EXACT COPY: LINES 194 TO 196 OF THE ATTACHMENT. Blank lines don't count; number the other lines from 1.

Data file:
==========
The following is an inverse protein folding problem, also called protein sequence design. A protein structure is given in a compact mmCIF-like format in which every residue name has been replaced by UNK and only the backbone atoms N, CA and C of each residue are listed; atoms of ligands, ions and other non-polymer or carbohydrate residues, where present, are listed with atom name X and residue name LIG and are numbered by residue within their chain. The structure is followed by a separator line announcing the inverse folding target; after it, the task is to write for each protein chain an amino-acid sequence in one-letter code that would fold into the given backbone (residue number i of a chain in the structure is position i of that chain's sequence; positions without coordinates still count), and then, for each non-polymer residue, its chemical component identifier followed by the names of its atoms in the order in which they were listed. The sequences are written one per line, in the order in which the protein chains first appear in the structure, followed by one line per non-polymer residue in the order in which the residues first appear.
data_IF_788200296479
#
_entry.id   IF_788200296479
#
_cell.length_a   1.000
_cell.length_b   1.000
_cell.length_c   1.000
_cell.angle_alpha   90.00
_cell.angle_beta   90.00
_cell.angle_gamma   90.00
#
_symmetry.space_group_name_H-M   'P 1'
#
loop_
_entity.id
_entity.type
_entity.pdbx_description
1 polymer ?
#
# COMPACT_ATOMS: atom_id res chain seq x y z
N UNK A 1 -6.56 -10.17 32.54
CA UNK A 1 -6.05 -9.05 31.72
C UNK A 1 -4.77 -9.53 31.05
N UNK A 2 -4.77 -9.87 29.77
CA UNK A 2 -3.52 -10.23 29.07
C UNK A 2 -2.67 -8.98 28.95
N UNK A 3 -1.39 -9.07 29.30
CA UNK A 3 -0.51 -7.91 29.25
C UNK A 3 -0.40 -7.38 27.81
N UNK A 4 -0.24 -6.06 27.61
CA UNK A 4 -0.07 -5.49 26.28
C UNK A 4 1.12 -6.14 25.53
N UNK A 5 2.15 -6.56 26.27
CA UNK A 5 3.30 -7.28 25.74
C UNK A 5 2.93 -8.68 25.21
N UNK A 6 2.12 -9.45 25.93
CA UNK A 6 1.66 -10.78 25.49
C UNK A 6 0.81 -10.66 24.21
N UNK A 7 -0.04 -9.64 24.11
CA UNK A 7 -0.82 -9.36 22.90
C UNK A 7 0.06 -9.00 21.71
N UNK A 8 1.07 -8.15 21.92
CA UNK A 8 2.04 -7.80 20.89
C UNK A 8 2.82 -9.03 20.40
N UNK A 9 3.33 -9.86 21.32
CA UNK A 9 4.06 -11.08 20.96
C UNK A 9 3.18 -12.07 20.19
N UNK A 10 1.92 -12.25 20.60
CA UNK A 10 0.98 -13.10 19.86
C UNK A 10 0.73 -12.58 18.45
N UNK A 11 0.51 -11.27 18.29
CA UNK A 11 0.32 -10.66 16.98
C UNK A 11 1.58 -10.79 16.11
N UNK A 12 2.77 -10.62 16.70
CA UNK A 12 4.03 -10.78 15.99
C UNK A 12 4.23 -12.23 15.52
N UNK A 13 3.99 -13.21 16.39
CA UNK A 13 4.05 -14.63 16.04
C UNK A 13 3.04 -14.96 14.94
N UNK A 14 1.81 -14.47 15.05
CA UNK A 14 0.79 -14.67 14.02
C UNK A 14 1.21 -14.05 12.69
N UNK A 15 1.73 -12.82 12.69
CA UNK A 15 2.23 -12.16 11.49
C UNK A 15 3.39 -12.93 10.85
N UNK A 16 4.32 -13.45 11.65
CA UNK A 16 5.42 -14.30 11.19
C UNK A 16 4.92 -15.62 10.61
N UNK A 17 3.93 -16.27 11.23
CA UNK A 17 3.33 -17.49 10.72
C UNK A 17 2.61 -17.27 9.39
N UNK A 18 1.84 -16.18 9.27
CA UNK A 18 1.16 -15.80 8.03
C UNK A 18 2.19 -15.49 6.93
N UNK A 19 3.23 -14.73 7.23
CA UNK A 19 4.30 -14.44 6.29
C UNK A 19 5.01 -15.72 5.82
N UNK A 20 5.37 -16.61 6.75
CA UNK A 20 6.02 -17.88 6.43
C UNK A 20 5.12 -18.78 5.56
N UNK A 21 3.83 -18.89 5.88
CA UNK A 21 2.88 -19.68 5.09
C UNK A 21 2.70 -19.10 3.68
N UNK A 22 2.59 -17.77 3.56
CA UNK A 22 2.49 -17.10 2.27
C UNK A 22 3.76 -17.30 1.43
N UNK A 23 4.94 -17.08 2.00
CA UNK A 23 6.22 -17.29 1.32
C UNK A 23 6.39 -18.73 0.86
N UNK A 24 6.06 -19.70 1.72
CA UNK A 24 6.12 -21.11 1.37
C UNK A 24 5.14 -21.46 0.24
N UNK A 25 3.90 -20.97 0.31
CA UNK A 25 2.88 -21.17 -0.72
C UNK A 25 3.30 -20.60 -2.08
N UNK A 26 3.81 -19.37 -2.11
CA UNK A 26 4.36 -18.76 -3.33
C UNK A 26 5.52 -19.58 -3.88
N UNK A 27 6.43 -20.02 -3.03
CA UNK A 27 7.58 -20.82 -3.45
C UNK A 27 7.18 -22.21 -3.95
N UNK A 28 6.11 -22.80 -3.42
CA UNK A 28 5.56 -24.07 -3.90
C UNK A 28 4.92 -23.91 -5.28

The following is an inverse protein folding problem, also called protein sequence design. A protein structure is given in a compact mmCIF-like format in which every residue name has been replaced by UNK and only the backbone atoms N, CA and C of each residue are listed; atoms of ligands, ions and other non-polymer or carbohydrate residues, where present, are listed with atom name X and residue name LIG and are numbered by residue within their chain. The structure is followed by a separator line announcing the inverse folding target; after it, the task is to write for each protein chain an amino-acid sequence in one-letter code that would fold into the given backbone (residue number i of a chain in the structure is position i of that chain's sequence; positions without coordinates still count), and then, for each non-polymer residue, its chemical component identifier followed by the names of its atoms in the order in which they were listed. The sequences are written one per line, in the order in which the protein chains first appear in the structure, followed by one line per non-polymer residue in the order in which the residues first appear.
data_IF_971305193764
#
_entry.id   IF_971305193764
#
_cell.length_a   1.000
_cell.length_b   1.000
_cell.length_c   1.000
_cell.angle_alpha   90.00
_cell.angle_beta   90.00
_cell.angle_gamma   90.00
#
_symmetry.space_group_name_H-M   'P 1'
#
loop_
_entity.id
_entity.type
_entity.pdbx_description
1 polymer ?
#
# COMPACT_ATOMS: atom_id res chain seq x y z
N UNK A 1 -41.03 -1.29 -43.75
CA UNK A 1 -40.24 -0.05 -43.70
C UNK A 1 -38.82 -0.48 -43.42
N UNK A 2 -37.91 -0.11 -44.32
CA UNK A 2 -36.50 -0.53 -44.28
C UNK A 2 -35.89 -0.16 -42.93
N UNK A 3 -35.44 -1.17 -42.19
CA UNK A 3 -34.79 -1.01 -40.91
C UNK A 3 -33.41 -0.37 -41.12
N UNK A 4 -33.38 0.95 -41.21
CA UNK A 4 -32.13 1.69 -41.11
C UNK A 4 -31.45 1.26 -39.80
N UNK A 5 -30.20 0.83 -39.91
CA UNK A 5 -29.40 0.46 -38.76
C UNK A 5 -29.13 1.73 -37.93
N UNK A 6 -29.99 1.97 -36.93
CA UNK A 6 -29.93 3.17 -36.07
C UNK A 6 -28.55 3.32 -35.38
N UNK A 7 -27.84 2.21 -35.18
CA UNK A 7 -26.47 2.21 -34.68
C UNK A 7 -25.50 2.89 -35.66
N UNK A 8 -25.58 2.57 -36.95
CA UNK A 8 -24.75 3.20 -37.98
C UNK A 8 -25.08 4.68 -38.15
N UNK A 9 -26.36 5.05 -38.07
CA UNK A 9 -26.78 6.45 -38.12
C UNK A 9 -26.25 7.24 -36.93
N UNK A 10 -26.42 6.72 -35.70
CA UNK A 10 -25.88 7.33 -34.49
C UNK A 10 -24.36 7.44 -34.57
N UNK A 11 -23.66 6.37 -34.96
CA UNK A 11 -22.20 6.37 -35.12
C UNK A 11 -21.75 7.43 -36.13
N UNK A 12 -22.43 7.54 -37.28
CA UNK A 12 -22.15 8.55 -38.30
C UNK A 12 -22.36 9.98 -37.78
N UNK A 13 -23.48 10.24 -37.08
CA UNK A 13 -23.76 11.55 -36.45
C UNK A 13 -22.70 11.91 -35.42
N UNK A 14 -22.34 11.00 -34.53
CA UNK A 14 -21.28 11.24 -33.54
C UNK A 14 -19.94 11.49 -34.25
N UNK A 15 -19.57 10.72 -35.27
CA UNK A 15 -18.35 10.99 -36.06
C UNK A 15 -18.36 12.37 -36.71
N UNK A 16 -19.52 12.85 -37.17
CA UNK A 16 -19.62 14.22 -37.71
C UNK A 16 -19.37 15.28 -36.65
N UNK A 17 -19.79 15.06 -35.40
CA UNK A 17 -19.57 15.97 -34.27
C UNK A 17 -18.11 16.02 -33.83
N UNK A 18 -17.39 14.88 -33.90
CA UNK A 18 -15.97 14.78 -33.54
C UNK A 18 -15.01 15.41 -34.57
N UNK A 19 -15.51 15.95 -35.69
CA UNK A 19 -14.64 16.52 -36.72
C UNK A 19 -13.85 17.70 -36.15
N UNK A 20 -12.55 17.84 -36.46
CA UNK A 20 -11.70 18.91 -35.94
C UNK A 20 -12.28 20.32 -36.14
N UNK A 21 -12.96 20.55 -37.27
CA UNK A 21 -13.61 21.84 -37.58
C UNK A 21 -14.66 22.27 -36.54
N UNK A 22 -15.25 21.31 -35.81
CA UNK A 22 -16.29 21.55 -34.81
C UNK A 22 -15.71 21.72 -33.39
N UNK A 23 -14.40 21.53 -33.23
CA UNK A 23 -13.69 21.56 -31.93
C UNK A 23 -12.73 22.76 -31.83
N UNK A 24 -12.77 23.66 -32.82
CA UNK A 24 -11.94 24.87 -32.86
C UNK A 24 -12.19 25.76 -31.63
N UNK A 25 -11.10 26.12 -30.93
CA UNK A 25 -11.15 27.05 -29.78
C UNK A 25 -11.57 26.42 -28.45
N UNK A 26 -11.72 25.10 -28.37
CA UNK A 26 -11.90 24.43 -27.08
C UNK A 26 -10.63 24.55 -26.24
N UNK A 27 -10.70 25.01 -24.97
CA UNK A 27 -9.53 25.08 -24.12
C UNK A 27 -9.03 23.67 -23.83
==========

CA UNK A 23 -13.69 21.56 -31.93
C UNK A 23 -12.73 22.76 -31.83
N UNK A 24 -12.77 23.66 -32.82